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Keywords:

  • Ailanthus altissima;
  • alien plants;
  • Carpobrotus spp.;
  • ecosystem functioning;
  • invasibility;
  • invasion impact;
  • Mediterranean ecosystems;
  • Oxalis pes-caprae;
  • species diversity

Abstract

Aims  Although biological invasions occur throughout the world, and some invaders are widespread in many habitats, few studies on the ecological impact of invaders have examined multiple sites. We tested how the impact of three widespread plant invaders changed depending on the identity of the species and the invaded island. We also tested whether relative species loss was lower in species-rich communities than in species-poor ones.

Location  We conducted floristic surveys and soil analyses in eight Mediterranean Basin islands: Crete and Lesbos (Greece), Sardinia (Italy), Corsica, Bagaud and Porquerolles (France), and Mallorca and Menorca (Spain).

Methods  We compared native species richness and diversity, proportion of life forms, soil percentage nitrogen, percentage organic carbon, C/N, and soil pH in nearby paired plots of 2 × 2 m: one control and one invaded by either the deciduous tree Ailanthus altissima, the succulent subshrubs Carpobrotus spp. or the annual geophyte Oxalis pes-caprae, across eight Mediterranean Basin islands.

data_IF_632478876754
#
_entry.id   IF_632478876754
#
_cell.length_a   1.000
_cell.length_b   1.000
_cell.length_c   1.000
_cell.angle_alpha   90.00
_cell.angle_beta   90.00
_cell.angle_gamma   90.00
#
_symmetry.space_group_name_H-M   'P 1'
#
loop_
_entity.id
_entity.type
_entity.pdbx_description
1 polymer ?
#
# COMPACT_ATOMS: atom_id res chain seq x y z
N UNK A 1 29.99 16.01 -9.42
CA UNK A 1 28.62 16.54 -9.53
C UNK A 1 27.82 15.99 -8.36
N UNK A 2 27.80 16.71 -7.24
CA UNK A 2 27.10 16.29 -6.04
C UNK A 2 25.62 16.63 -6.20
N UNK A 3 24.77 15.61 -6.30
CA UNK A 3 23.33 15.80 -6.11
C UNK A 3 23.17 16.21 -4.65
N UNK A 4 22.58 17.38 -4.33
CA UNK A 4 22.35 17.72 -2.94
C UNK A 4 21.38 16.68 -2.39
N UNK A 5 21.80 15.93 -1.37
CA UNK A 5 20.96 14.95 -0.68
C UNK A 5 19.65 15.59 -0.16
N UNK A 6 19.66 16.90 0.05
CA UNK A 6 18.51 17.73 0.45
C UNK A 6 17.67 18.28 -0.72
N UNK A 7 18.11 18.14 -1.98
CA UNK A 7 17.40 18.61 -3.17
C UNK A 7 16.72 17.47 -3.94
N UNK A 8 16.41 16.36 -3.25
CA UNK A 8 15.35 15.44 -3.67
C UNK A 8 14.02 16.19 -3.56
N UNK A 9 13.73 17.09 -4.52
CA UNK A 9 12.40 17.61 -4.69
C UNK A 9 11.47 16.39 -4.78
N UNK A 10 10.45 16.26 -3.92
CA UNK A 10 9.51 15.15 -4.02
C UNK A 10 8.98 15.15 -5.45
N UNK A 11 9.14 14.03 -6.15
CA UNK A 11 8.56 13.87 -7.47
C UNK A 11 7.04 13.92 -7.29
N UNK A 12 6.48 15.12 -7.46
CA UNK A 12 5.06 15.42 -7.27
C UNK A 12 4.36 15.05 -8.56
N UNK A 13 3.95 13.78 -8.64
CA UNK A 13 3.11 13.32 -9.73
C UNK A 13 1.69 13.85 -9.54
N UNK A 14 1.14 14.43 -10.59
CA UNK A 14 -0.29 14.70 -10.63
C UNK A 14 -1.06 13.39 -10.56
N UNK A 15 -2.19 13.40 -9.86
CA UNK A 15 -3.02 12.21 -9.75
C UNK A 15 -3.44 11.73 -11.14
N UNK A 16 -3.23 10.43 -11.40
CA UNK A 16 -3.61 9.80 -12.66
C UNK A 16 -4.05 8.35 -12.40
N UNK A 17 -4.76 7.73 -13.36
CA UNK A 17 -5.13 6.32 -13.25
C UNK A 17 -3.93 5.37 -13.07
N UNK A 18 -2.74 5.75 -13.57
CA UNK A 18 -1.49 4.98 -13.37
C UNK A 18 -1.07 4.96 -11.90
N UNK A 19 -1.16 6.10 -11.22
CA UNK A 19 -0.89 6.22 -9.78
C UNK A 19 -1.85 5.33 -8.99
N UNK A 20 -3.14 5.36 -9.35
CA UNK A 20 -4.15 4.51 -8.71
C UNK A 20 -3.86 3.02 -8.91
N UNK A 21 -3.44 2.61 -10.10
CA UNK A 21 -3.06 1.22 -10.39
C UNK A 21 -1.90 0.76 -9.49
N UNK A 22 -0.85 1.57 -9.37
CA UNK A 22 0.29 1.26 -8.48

Results  On average, the presence of invaders reduced species diversity, Carpobrotus spp. exhibiting the largest impact and Oxalis the least. However, the relative impact was island-dependent, and was positively but weakly associated with the species richness of the recipient community. Therophytes were the life form that experienced the largest decrease across islands. The effects of invasion on soil properties were very variable. Total N changed (increased) only in plots invaded by Ailanthus, significantly decreasing the C/N ratio. The presence of this tree increased soil pH, whereas the opposite was found in plots invaded by the other two species. Organic C increased in plots invaded by Ailanthus and Carpobrotus species.

Main conclusions  By conducting an analysis at multiple sites, we found that the three plant invaders had an impact on plant community structure not entirely concordant with changes in soil properties. The impacts depended on the identity of the species and of the invaded island, suggesting that impact of invaders is context-specific. The impact in terms of species loss was not lower in species-rich than in species-poor communities.